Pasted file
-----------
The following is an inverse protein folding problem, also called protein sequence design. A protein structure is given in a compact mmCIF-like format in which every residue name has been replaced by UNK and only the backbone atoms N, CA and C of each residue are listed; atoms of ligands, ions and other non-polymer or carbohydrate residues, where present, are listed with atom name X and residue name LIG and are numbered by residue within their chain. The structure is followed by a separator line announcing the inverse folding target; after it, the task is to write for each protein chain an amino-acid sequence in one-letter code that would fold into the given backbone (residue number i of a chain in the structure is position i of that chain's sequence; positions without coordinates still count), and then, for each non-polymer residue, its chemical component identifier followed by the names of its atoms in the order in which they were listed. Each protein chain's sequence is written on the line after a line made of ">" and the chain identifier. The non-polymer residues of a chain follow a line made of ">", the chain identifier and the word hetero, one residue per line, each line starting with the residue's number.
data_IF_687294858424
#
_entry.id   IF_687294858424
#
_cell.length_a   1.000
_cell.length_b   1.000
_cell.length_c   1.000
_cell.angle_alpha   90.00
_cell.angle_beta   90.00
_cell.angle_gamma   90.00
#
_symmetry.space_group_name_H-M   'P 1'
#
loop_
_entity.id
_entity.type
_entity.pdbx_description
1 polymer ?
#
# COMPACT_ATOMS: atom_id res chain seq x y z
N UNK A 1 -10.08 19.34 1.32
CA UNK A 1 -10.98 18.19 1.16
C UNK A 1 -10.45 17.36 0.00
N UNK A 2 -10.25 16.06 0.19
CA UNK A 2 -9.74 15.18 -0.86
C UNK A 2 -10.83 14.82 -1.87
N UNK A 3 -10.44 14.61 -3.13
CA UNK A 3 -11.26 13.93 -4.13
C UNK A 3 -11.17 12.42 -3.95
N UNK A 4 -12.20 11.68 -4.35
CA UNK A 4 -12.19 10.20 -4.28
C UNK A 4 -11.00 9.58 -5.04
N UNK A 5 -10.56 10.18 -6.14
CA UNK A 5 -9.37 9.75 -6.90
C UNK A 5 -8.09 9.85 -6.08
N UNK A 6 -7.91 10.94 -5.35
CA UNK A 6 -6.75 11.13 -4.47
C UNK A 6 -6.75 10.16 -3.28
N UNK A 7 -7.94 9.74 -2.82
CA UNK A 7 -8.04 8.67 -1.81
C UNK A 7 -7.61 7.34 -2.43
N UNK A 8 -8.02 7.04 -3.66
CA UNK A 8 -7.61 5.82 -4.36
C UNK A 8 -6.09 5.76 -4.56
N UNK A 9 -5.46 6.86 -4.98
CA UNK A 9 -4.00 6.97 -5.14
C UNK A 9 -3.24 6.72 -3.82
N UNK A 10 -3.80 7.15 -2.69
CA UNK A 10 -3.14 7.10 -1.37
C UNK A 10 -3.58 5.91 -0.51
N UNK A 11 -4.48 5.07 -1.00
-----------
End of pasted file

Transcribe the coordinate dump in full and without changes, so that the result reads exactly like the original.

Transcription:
The following is an inverse protein folding problem, also called protein sequence design. A protein structure is given in a compact mmCIF-like format in which every residue name has been replaced by UNK and only the backbone atoms N, CA and C of each residue are listed; atoms of ligands, ions and other non-polymer or carbohydrate residues, where present, are listed with atom name X and residue name LIG and are numbered by residue within their chain. The structure is followed by a separator line announcing the inverse folding target; after it, the task is to write for each protein chain an amino-acid sequence in one-letter code that would fold into the given backbone (residue number i of a chain in the structure is position i of that chain's sequence; positions without coordinates still count), and then, for each non-polymer residue, its chemical component identifier followed by the names of its atoms in the order in which they were listed. Each protein chain's sequence is written on the line after a line made of ">" and the chain identifier. The non-polymer residues of a chain follow a line made of ">", the chain identifier and the word hetero, one residue per line, each line starting with the residue's number.
data_IF_687294858424
#
_entry.id   IF_687294858424
#
_cell.length_a   1.000
_cell.length_b   1.000
_cell.length_c   1.000
_cell.angle_alpha   90.00
_cell.angle_beta   90.00
_cell.angle_gamma   90.00
#
_symmetry.space_group_name_H-M   'P 1'
#
loop_
_entity.id
_entity.type
_entity.pdbx_description
1 polymer ?
#
# COMPACT_ATOMS: atom_id res chain seq x y z
N UNK A 1 -10.08 19.34 1.32
CA UNK A 1 -10.98 18.19 1.16
C UNK A 1 -10.45 17.36 0.00
N UNK A 2 -10.25 16.06 0.19
CA UNK A 2 -9.74 15.18 -0.86
C UNK A 2 -10.83 14.82 -1.87
N UNK A 3 -10.44 14.61 -3.13
CA UNK A 3 -11.26 13.93 -4.13
C UNK A 3 -11.17 12.42 -3.95
N UNK A 4 -12.20 11.68 -4.35
CA UNK A 4 -12.19 10.20 -4.28
C UNK A 4 -11.00 9.58 -5.04
N UNK A 5 -10.56 10.18 -6.14
CA UNK A 5 -9.37 9.75 -6.90
C UNK A 5 -8.09 9.85 -6.08
N UNK A 6 -7.91 10.94 -5.35
CA UNK A 6 -6.75 11.13 -4.47
C UNK A 6 -6.75 10.16 -3.28
N UNK A 7 -7.94 9.74 -2.82
CA UNK A 7 -8.04 8.67 -1.81
C UNK A 7 -7.61 7.34 -2.43
N UNK A 8 -8.02 7.04 -3.66
CA UNK A 8 -7.61 5.82 -4.36
C UNK A 8 -6.09 5.76 -4.56
N UNK A 9 -5.46 6.86 -4.98
CA UNK A 9 -4.00 6.97 -5.14
C UNK A 9 -3.24 6.72 -3.82
N UNK A 10 -3.80 7.15 -2.69
CA UNK A 10 -3.14 7.10 -1.37
C UNK A 10 -3.58 5.91 -0.51
N UNK A 11 -4.48 5.07 -1.00